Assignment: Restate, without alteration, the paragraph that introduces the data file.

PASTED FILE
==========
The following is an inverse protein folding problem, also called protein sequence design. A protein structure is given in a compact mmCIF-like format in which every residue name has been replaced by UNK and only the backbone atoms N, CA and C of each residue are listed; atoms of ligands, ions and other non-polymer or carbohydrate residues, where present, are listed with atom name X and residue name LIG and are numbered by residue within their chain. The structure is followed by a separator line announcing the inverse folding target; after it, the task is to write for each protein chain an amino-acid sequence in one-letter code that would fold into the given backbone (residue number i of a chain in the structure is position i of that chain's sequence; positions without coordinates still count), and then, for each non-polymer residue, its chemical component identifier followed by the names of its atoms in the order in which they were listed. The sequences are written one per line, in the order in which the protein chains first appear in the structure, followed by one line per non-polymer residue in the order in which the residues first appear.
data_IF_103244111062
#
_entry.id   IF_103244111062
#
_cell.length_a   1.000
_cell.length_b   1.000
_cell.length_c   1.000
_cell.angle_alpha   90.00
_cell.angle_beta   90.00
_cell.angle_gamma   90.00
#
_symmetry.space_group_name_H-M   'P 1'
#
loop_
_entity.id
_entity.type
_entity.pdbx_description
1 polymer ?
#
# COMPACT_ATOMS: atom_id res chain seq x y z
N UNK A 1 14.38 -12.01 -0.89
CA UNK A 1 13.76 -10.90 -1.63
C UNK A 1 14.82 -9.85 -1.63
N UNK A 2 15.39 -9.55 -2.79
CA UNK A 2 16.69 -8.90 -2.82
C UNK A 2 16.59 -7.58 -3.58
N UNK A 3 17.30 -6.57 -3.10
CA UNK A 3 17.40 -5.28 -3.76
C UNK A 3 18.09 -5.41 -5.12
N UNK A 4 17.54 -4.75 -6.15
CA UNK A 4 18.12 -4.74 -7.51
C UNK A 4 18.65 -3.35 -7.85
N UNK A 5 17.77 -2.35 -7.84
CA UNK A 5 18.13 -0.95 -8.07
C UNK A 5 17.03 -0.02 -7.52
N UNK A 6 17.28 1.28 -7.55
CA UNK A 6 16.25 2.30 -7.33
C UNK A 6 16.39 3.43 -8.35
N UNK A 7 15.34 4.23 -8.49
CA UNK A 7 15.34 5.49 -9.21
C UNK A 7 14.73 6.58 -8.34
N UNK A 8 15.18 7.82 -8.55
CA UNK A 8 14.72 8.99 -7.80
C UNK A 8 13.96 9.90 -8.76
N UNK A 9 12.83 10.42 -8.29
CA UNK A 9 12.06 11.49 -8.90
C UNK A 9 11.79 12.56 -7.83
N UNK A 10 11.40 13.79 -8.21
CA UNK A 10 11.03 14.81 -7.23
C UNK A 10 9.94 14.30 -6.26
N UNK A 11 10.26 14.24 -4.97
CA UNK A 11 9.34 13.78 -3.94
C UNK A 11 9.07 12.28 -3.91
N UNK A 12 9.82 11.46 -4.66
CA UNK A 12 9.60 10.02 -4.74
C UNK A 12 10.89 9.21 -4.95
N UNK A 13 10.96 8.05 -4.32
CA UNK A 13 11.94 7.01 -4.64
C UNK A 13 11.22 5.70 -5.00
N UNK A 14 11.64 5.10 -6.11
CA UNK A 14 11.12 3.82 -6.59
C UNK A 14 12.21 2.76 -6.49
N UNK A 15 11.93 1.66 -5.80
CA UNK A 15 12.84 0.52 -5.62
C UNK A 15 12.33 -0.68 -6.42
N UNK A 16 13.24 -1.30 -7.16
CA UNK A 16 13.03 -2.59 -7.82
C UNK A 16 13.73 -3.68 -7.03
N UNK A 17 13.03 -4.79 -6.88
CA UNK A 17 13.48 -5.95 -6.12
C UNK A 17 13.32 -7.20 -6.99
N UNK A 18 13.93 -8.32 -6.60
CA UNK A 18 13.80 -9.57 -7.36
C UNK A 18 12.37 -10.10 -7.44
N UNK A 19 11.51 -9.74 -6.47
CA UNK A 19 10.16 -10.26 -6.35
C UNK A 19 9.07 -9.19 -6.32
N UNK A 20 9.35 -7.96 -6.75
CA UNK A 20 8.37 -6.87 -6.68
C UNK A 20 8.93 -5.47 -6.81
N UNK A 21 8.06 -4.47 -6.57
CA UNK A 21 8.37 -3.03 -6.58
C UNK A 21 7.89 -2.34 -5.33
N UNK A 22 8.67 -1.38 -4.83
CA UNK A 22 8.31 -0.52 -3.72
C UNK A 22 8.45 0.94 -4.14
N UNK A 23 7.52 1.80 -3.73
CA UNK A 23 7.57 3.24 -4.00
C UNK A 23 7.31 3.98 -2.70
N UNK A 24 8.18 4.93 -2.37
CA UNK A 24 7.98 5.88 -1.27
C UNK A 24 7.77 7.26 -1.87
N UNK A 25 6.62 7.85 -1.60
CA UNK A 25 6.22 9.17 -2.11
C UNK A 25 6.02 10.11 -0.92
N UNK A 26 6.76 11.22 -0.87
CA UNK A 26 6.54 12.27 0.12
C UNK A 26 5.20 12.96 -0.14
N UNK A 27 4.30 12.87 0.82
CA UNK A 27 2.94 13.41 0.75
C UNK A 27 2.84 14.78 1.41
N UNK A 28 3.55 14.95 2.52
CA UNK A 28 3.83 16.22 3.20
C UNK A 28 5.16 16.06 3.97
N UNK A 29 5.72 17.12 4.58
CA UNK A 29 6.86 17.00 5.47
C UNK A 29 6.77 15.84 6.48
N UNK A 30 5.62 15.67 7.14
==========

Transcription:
The following is an inverse protein folding problem, also called protein sequence design. A protein structure is given in a compact mmCIF-like format in which every residue name has been replaced by UNK and only the backbone atoms N, CA and C of each residue are listed; atoms of ligands, ions and other non-polymer or carbohydrate residues, where present, are listed with atom name X and residue name LIG and are numbered by residue within their chain. The structure is followed by a separator line announcing the inverse folding target; after it, the task is to write for each protein chain an amino-acid sequence in one-letter code that would fold into the given backbone (residue number i of a chain in the structure is position i of that chain's sequence; positions without coordinates still count), and then, for each non-polymer residue, its chemical component identifier followed by the names of its atoms in the order in which they were listed. The sequences are written one per line, in the order in which the protein chains first appear in the structure, followed by one line per non-polymer residue in the order in which the residues first appear.